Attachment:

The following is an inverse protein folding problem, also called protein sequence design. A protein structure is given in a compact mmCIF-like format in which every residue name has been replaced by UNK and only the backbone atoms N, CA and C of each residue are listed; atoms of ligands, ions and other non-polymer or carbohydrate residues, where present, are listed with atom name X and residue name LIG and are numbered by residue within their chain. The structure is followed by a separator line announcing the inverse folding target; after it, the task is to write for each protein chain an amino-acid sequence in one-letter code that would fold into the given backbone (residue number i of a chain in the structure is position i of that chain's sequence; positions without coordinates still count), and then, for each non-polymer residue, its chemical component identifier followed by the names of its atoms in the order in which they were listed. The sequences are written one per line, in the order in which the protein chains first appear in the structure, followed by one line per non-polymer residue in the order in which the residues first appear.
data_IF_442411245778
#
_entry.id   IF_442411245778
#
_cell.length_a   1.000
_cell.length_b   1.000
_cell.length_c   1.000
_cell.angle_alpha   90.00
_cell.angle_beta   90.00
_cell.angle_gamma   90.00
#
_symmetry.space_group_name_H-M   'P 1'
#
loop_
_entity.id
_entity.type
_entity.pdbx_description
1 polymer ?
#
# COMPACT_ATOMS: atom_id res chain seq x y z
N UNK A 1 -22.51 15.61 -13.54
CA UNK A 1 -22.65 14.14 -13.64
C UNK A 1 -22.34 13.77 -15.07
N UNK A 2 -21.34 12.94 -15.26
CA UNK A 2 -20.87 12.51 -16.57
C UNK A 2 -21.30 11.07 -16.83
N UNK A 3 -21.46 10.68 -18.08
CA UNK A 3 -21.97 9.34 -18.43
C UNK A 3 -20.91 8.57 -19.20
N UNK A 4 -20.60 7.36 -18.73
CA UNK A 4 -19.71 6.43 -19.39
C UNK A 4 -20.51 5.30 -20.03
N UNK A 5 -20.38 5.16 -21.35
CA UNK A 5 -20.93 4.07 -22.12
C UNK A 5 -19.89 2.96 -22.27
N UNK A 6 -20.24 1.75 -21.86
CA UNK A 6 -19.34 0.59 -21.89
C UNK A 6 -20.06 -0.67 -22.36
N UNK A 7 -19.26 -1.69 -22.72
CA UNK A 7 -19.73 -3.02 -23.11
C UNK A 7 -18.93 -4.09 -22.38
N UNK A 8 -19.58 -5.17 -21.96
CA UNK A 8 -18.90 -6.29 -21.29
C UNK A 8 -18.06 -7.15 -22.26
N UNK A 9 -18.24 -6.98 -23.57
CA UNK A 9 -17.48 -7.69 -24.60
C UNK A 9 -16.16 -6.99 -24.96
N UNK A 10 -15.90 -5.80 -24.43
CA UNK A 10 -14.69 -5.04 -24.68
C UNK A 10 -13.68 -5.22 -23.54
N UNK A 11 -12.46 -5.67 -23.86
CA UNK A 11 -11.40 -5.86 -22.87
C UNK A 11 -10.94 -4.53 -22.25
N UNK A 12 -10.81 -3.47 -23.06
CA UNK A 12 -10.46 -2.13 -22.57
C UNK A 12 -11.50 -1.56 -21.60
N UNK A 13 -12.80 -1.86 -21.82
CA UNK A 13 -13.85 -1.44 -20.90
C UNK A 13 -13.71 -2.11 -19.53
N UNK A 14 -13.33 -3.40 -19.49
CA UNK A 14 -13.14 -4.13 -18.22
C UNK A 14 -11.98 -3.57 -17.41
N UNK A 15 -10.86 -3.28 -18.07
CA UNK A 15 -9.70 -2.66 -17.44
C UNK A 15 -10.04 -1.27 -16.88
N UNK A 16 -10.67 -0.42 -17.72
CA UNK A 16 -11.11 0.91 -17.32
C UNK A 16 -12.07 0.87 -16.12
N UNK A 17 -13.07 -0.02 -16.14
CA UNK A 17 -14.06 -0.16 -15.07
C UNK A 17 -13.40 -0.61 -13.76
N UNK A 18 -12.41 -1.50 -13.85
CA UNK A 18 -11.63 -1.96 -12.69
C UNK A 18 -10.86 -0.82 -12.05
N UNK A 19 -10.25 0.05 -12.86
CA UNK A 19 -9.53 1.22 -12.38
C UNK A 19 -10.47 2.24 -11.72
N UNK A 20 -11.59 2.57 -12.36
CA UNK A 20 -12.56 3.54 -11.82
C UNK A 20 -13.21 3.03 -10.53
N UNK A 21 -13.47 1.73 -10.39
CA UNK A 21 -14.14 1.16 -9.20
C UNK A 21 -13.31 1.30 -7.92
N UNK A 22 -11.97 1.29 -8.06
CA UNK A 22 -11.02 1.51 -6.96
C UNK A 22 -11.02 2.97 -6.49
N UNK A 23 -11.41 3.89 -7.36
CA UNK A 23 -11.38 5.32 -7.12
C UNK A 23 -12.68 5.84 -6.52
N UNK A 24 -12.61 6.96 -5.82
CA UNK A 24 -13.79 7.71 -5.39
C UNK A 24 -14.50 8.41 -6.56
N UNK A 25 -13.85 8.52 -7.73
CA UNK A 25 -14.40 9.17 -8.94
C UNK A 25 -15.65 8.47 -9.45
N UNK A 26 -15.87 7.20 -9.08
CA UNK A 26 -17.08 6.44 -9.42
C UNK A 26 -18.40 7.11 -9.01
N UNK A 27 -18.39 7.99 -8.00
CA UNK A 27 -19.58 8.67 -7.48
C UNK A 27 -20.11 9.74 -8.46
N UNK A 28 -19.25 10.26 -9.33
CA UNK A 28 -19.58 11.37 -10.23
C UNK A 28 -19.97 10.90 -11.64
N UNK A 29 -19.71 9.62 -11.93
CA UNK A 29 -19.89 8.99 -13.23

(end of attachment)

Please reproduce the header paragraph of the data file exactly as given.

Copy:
The following is an inverse protein folding problem, also called protein sequence design. A protein structure is given in a compact mmCIF-like format in which every residue name has been replaced by UNK and only the backbone atoms N, CA and C of each residue are listed; atoms of ligands, ions and other non-polymer or carbohydrate residues, where present, are listed with atom name X and residue name LIG and are numbered by residue within their chain. The structure is followed by a separator line announcing the inverse folding target; after it, the task is to write for each protein chain an amino-acid sequence in one-letter code that would fold into the given backbone (residue number i of a chain in the structure is position i of that chain's sequence; positions without coordinates still count), and then, for each non-polymer residue, its chemical component identifier followed by the names of its atoms in the order in which they were listed. The sequences are written one per line, in the order in which the protein chains first appear in the structure, followed by one line per non-polymer residue in the order in which the residues first appear.